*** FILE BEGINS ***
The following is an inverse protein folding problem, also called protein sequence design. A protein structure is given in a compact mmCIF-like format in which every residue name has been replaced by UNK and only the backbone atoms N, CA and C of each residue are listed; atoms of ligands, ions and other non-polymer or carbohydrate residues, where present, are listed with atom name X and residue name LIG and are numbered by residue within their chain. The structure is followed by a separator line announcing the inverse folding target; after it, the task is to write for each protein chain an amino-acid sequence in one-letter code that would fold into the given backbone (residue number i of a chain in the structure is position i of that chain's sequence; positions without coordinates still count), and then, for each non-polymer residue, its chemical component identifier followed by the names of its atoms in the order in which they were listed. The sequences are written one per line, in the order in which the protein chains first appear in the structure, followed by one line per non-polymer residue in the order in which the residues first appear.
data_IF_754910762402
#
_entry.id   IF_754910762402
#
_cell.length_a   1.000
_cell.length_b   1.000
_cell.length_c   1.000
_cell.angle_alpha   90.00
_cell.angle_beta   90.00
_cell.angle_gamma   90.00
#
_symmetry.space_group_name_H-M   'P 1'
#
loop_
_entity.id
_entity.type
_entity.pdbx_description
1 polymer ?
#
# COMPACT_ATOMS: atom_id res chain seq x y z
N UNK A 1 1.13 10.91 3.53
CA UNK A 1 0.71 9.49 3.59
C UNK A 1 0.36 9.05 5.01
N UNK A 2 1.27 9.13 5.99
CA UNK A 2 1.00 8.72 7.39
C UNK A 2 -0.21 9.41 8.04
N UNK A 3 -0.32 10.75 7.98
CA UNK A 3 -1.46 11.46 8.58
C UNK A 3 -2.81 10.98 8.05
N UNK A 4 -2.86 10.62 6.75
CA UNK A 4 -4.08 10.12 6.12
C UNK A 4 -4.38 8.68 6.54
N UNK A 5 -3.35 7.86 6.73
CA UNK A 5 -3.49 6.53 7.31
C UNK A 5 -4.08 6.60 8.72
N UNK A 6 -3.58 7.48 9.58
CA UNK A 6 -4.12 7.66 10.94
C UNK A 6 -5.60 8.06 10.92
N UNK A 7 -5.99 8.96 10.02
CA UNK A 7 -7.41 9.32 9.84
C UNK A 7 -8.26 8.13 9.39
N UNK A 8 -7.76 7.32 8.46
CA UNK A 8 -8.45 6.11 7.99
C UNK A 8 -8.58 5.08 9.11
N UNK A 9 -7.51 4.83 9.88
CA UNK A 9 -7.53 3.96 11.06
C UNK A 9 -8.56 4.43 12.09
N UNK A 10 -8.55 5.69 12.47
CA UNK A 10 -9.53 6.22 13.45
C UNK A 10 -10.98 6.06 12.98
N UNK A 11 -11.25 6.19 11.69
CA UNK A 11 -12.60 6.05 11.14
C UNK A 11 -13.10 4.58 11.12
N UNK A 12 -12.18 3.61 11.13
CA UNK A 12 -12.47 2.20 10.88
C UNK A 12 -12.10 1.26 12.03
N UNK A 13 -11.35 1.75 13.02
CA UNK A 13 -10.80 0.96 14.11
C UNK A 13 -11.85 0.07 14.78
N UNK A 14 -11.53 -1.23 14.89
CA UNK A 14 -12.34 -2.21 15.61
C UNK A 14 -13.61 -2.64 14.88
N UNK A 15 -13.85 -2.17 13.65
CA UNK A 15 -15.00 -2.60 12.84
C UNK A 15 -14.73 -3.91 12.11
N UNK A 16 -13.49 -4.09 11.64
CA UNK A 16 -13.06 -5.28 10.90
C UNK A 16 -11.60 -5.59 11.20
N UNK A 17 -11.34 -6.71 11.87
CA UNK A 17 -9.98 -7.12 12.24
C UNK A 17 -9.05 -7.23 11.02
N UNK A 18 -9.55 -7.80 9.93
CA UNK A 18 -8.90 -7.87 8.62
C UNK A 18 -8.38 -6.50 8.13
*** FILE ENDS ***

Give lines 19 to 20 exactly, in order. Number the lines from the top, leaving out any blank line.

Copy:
1 polymer ?
#